Lies & Inventions
The next album of original material is proposed to be the first Attractions album since 1986.
Even though contractual negotiations break down, a plan to record another project with a line-up of musicians featured on recent recordings is nevertheless carried out.
Drummers, Pete Thomas and Jim Keltner, guitarists, James Burton and Marc Ribot and bassist, Jerry Scheff join keyboard player, Larry Knetchel convene at Blue Wave Studios, Barbados for the recording of "Kojak Variety", produced with Kevin Killen.
Songs recorded in include numbers previously made famous by Screaming Jay Hawkins, James Carr and the Louvin Brothers, as well as compositions by Mose Allison, Ray Davies and Holland/Dozier/Holland.
The album is not released until 1995 due to disagreement with Warner Brothers over the artist's desire that it simply appear in racks without any fanfare.
Upon completion of the sessions, Costello returns to New York City to record a version of "Weird Nightmare" for the Hal Willner's album of new interpretations of Charles Mingus compositions, entitled, "Weird Nightmares".
The session at Astoria Studios in Queens, New York City employ a number of unique instruments designed and constructed by the American microtonal composer, Harry Partch, including the "Harmonic Canon", "The Cloud Chamber Bowls" and a bass marimba that resembles a railway sleeper.
The percussion section includes, Don Elias, Michael Blair and, the guitarist, Marc Ribot, the horn section includes composer, Henry Threadgill. Guitarist, Bill Frisell completes the ensemble.
Mercury Records release, "Boom Chicka Boom" by Johnny Cash that includes, "Hidden Shame", written especially for the album.
The writing and recording of songs for "Mighty Like A Rose" produced with Mitchell Froom and Kevin Killen.
Sessions take place at Ocean Way and Sound Factory Studio, Hollywood and Westside Studios, London.
The album features Marc Ribot on guitar, Mitchell Froom, Larry Knetchel and Benmont Tench on keyboards, Jerry Scheff, T-Bone Wolk and Rob Wasserman on bass and Pete Thomas and Jim Keltner on drums.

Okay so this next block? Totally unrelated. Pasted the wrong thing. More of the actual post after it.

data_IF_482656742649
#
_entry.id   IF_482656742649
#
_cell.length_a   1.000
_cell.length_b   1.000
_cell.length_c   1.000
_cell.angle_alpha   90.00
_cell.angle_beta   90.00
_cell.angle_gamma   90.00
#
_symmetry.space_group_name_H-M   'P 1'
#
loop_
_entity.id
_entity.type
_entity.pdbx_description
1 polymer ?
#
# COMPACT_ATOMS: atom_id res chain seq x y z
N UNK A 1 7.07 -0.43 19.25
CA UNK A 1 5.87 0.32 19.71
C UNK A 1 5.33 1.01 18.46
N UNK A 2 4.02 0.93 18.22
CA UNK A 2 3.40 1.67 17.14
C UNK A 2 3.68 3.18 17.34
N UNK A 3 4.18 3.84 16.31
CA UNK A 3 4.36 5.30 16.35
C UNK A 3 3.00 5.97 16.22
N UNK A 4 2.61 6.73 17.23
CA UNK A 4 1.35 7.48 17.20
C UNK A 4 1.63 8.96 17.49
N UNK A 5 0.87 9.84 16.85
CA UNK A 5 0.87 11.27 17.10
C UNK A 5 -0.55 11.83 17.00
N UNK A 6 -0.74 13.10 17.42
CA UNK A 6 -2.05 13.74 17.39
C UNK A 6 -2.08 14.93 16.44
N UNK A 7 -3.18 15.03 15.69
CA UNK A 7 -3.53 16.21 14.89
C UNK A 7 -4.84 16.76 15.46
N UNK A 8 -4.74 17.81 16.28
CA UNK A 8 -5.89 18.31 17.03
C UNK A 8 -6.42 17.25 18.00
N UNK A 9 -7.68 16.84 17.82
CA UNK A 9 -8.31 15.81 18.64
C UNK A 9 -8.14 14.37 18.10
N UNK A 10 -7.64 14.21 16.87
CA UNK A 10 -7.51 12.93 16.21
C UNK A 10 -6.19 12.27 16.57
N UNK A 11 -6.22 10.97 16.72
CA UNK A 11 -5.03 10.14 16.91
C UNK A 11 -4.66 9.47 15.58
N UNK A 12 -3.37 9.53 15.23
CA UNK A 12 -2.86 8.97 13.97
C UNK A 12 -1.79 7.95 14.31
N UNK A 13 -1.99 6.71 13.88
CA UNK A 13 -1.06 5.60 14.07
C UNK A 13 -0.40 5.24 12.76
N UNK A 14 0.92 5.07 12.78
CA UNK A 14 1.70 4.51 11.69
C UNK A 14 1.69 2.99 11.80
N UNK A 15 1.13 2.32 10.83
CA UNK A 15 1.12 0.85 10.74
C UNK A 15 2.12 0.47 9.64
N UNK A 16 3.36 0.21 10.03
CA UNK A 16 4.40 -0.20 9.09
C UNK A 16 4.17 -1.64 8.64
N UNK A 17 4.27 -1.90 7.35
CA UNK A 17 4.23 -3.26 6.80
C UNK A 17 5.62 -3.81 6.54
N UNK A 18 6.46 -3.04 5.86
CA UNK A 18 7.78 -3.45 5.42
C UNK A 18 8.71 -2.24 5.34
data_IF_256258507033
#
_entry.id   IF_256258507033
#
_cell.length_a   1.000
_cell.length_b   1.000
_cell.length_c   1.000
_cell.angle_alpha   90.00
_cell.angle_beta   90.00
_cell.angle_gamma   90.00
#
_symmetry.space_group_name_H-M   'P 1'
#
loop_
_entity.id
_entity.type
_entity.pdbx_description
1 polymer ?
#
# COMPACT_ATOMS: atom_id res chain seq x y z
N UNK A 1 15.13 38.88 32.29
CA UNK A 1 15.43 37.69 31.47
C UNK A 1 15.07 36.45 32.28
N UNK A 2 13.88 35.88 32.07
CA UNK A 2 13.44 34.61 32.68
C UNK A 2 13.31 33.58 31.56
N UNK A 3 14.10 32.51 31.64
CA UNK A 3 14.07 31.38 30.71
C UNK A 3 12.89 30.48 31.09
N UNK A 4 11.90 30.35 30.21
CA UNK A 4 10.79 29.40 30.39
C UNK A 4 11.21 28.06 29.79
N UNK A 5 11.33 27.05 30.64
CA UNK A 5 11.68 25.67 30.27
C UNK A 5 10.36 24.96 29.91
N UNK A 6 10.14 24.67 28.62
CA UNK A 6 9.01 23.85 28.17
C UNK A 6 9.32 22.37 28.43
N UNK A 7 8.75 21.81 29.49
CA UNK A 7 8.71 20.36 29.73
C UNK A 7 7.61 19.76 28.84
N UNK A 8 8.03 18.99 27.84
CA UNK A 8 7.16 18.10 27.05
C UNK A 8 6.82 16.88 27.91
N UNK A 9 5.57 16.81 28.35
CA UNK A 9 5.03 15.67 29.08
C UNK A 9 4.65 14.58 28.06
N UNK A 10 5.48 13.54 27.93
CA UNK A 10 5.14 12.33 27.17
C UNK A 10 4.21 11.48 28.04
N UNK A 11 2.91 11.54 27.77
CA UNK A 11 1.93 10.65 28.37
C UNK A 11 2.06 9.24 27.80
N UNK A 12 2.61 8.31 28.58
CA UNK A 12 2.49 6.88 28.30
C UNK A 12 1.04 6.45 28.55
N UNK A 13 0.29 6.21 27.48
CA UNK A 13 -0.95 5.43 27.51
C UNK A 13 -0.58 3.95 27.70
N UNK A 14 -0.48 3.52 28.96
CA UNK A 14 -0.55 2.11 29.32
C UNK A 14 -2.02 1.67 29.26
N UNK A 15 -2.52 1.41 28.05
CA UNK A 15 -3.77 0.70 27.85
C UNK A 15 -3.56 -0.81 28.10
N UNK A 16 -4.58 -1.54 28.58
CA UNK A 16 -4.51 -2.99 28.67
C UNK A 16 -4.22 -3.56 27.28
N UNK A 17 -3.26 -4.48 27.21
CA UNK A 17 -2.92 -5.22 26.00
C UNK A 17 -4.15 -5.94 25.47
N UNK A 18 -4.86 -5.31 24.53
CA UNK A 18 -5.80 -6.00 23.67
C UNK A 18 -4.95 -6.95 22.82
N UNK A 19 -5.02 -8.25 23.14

The record once again features the Dirty Dozen Brass Band and the trumpet of Ross MacManus on "Invasion Hit Parade".
Two further McCartney/MacManus compositions are included - "So Like Candy" and "Playboy To A Man", while Cait O'Riordan provides a solo composition, "Broken".
The string arrangements are by Fiachra Trench.
At this time, R.T.E. and Hummingbird Pictures release a documentary television series about the journey of Irish music, "Bringing It All Back Home" by Philip King and Nuala O'Connor.
The soundtrack includes the Costello composition, "Mischieveous Ghost", a duet with Mary Coughlan with string sextet orchestration by Fiachra Trench.
The song, "Miracle Man" makes an appearance on the soundtrack of the Francis Ford Coppola motion picture, "The Godfather: Part III"
Collaboration with Richard Harvey on the music of, eleven-hour, seven-part television drama series, "G.B.H." by Alan Bleasdale, broadcast in 1991,
Warner Brothers release "Mighty Like A Rose".
Despite almost universally hostile critical reaction - much of it in the gentleman's grooming columns - the album reaches #5 in the U.K. album chart.
The single "The Other Side of Summer" fails to announce another album success in the United States.
Five-month world tour with the Rude Five commences in California in May and concludes in Australia in September.
The Chieftains release "The Bells Of Dublin" which includes a performance of the Elvis Costello/Paddy Moloney Christmas song, "The St. Stephen's Day Murders"
Richard Harvey and Elvis Costello receive a BAFTA award for their musical score for Alan Bleasdale's drama series, "G.B.H."
"The Juliet Letters" is written with the Brodsky Quartet during the early part of the year.
Members of the quartet provide both words and music for seventeen songs and three instrumental pieces, most of which are written collaboratively.
The songs, which each take the form of a letter include, a diatribe from an disgruntled aunt against her scheming relations, "I Almost Had a Weakness", a suicide note, "Dear Sweet Filthy World", a child's letter, "Why" and a lover's dismissive postcard, "Who Do You Think You Are?" both of which are later performed in concert with the Brodsky Quartet by Bjork.
"I Thought I'd Write To Juliet" is based on letter received from a female soldier serving in the First Gulf War, while "Birds Will Still Be Singing" is an epitaph.
July 1st 1992
"The Juliet Letters" is debuted at the Amadeus Center, Maida Vale, London.
August 13th 1992
Second performance of "The Juliet Letters" in the Great Hall at the Dartington Summer Music School in Devon, England.
"Favourite Hour" - written on the day of that performance - is debuted as an encore.
October 11th 1992
A solo concert at the Royal Albert Hall in November is the only other full-length appearance of the year.
Release of T Bone Burnett's "Criminal Under My Hat" includes the song, "It's Not Too Late" written with Burnett and Bob Neuwirth.